Ballard is a rough-and-tumble soldier in the city's defense force (they haven't had a real military for years), who saves the city from a Jen-Diki surprise attack by using a high-powered explosive in a confined area just as the city spins up to travel back through time. While the bomb takes out the Jen-Diki infiltrators, it also seriously damages one of the city's support struts, making it impossible for the city to land once it reaches its destination: Australia in the year 1988.
Knowing the Jen-Diki are in pursuit, Boss orders Ballard to travel back to the 20th century ahead of the city so that he can jury-rig a support strut where the city's going to land. To help him blend in better with the locals, Boss orders Petra (Carrie Fisher), an historian with a specific interest in the customs of the 20th century, to travel with him. The two don't get along, but agree to the plan.
Once they arrive in 1988, they meet Annie (Nikki Coghill), a geologist studying the Australian Outback. They also discover the Jen-Diki have sent a war party into Australia as well, and a short battle ensues which sees Petra wounded. The Jen-Diki have a severe aversion to light, so they only come out after dark. This gives Ballard the opportunity to work with Annie and get things prepared for the city's pending arrival. One of the things he needs is some heavy construction equipment, and the closest place to get that is Midas, a former mining town not far away.
Unfortunately the appearance of all these out-of-towners has McCarthy, Midas's sheriff, concerned, especially after one of the locals dies when his big rig collides with one of the Jen-Diki time travel devices. It's a fortuitous accident in that it keeps the Jen-Diki from beaming a shitload more of their companions into Australia, but it still results in his death, which is naturally blamed on Ballard and Annie. It doesn't help their case when one of McCarthy's deputies gets himself killed messing around with the remains of the Jen-Diki device.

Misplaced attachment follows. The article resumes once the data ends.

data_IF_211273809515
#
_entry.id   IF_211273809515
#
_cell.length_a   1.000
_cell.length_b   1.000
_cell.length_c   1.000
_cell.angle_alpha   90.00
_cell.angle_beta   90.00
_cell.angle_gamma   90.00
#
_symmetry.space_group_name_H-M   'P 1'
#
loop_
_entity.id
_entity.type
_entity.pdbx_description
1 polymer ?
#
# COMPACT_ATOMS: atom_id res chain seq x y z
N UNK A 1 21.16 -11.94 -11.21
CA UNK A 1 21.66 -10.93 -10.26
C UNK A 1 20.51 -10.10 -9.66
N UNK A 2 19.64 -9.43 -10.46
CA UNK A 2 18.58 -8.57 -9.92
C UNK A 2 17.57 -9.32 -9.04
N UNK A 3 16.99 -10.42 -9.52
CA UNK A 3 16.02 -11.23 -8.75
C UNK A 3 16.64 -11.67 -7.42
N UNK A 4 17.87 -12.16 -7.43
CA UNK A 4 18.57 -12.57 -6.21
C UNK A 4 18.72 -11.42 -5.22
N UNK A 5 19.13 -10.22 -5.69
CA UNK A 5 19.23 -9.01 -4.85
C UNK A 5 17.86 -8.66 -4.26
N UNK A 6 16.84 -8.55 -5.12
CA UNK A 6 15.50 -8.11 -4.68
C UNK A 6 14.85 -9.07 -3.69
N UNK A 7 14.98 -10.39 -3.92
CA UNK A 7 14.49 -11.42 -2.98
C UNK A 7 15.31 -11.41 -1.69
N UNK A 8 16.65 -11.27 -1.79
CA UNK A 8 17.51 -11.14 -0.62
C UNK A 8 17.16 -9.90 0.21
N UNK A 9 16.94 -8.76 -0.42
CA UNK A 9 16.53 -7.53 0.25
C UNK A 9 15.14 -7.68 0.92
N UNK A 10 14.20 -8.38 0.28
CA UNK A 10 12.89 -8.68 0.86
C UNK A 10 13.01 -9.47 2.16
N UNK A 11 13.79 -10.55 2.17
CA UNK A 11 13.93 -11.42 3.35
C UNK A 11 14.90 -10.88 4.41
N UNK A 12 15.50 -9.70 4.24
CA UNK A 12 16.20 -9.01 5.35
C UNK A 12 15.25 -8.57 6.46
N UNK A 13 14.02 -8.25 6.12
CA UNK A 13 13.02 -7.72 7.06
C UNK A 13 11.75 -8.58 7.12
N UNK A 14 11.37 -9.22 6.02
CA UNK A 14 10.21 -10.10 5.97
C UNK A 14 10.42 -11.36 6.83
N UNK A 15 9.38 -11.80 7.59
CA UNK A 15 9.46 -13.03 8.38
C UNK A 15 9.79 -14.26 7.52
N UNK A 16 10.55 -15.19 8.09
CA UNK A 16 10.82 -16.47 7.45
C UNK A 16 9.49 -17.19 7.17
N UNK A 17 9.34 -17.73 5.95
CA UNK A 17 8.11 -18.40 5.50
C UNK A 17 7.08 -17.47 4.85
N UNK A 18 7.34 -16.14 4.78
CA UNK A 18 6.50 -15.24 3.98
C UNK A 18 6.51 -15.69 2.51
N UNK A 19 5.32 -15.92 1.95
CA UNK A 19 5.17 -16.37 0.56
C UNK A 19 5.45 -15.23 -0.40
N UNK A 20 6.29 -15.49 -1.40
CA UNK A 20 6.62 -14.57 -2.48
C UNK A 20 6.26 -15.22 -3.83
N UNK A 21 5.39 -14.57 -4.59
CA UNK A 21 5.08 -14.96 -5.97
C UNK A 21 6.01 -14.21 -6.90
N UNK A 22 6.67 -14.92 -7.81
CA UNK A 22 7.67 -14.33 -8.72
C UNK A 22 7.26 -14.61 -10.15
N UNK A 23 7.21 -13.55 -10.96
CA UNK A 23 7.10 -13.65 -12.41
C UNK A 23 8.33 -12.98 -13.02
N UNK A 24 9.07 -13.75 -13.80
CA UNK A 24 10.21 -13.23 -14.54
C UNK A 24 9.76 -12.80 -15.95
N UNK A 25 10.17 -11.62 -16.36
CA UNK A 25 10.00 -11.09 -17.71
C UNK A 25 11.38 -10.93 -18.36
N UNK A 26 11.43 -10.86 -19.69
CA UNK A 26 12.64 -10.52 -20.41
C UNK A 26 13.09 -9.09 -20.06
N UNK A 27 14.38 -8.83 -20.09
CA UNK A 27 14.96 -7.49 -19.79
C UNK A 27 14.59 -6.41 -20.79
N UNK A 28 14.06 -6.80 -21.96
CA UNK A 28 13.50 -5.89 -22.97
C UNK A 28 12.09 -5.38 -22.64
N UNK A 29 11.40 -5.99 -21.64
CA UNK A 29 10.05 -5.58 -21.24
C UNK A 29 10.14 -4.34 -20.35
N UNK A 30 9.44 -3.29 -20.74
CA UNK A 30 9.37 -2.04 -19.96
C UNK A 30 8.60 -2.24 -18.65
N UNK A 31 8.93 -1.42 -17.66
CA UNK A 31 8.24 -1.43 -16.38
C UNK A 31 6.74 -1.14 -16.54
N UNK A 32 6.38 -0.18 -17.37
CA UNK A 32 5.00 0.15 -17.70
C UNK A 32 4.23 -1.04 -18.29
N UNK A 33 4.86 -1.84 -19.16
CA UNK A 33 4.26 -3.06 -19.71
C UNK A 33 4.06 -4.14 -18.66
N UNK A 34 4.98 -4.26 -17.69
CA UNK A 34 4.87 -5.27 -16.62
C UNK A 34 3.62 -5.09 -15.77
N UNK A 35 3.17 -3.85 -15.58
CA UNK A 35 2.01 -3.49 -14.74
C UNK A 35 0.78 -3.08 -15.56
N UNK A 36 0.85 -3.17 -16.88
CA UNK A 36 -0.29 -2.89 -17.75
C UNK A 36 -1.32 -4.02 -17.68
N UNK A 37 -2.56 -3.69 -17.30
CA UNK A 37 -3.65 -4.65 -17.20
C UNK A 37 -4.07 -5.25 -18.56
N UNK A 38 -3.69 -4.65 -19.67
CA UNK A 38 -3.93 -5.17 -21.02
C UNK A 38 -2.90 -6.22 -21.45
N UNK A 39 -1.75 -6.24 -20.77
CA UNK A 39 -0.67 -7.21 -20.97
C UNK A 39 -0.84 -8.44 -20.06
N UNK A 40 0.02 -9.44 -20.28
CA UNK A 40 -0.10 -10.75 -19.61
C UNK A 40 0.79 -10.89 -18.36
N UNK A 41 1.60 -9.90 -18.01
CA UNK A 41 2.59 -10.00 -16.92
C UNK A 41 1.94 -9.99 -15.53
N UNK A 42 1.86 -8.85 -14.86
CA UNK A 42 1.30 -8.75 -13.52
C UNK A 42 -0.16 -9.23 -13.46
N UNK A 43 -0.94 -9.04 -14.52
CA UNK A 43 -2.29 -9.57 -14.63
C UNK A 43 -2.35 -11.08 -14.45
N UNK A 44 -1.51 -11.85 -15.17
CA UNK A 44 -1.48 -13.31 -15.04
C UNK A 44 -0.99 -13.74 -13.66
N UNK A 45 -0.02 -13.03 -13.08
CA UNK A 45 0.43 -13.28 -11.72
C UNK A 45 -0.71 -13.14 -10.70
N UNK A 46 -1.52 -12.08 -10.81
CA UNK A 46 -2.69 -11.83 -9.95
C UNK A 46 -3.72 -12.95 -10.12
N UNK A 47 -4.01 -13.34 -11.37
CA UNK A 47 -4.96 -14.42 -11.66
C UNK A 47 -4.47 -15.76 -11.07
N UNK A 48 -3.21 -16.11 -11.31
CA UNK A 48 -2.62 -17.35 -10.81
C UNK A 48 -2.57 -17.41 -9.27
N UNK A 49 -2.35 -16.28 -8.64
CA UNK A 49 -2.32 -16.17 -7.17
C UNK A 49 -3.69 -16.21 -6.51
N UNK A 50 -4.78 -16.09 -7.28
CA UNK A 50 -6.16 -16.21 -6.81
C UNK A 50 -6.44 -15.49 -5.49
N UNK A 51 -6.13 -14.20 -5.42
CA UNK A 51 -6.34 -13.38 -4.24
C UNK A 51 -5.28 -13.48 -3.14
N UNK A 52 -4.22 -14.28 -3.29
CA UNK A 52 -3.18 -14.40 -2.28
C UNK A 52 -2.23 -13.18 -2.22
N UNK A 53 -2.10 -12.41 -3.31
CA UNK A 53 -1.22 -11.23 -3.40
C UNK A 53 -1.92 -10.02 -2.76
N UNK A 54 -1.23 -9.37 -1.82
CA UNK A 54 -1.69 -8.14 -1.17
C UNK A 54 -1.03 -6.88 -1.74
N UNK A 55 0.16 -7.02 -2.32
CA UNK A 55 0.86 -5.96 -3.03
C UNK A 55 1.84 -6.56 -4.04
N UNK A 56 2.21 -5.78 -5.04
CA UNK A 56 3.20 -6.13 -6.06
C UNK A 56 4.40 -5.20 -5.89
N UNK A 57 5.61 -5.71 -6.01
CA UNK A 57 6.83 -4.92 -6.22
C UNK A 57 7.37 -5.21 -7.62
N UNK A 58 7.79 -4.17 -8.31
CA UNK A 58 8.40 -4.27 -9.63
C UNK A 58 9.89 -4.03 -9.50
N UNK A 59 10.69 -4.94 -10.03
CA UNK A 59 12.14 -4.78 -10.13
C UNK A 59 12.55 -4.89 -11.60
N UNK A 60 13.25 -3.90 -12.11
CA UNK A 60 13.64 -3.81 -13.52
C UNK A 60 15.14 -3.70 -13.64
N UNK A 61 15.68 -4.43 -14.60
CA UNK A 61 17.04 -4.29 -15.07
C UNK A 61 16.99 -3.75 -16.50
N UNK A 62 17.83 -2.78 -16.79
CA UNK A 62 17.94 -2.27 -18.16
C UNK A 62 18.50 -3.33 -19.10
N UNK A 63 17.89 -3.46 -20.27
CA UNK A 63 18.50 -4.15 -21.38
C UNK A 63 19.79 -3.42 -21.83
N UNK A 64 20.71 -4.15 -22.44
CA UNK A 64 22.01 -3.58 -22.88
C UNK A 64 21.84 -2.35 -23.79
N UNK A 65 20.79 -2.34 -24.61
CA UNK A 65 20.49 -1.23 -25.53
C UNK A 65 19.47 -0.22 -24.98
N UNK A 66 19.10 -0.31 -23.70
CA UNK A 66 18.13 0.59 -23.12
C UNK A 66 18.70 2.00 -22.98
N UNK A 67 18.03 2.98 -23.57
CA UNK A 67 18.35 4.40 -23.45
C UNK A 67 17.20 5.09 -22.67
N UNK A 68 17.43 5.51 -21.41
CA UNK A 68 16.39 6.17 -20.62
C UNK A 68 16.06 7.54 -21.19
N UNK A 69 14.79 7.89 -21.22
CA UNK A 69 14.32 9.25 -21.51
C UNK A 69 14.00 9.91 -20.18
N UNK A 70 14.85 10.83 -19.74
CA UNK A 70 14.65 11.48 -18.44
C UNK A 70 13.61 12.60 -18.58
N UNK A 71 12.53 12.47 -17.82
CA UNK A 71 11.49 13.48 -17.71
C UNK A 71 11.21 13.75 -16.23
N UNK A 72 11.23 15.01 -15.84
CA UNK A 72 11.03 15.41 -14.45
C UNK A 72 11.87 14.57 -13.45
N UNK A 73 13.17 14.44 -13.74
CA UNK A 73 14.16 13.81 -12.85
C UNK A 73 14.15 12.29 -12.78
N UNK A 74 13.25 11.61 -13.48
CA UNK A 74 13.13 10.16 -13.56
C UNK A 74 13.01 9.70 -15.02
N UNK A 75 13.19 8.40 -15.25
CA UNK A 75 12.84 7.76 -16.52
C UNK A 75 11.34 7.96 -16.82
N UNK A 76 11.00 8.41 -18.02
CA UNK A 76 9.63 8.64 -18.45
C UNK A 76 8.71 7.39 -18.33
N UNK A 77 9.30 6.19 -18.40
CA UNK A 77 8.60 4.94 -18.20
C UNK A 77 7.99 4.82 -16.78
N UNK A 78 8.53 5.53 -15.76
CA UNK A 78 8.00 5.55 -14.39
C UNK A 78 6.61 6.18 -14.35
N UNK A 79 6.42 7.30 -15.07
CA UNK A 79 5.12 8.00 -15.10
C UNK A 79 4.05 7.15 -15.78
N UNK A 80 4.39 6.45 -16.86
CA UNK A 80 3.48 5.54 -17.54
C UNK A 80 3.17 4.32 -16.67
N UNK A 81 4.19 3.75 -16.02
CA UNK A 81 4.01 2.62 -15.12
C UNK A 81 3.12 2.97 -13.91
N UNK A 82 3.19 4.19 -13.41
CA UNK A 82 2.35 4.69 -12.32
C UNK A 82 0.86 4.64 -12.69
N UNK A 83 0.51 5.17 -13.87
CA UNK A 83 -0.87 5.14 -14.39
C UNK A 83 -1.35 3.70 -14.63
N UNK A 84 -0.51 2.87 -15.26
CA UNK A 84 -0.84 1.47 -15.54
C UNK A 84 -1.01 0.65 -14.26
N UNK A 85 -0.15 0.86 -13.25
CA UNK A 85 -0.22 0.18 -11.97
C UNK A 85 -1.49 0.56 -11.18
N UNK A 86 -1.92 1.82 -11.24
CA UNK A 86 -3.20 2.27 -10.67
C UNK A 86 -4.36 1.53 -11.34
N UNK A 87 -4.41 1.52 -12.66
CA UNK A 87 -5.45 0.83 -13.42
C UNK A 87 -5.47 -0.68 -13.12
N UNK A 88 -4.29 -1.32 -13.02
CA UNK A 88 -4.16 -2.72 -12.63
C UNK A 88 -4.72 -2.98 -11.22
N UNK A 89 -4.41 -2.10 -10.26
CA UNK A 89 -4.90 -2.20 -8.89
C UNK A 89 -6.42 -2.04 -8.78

With Ballard and Annie now prisoners in Midas's jail, an impending Jen-Diki attack, and the coming arrival of the city, Ballard has to break out of prison, keep Annie out of danger, and come up with a way to stop the Jen-Diki once and for all to end the war.
So, yeah, virtually everything written on the sleeve is a lie. If that was the only problem with the movie, we'd be fine. Unfortunately we've only just begun scraping the surface of what's wrong with this 'disc. This 1990 pressing of the movie presents it in a full-frame 1.33:1 pan-and-scan aspect ratio, murdering its original 2.35:1 theatrical aspect by slicing off nearly half the picture from every given shot. The transfer itself is grainy and unremarkable, with a fidelity barely above VHS in terms of quality. It's also extremely dark, making it difficult to tell what's happening in many of the
"future" sequences, like the one that opens the movie. Whether this is the result of an improper mastering or an awful lighting choice by the cinematographer, I don't know, but if you've calibrated your television properly with, say, a Video Essentials 'disc, then you'll need to push up the brightness and contrast to have a prayer of seeing what's going on in any of the night shots. The one thing they did seem to get right is the audio, which is the same two-channel Dolby Stereo master used in the theatrical release, available on the analog track only; there's no support for digital audio on this pressing, although the 1990 Hong Kong release of the film appears to have both digital and analog options.
On top of all this, the script is a complete mess, the story isn't sure what it wants to be, and the film reduces its two main attractions in Stockwell and Fisher to bit-players completely upstaged by the rest of the Australian cast. It's a complete mess of a movie, given no help by its awful LaserDisc transfer, and yet I loved almost every minute of its nearly-comical ineptness. Inside The Time Guardian, there's a fun, fantastic, 80's sci-fi action bonanza struggling to find characters and a script worthy of bringing it to life.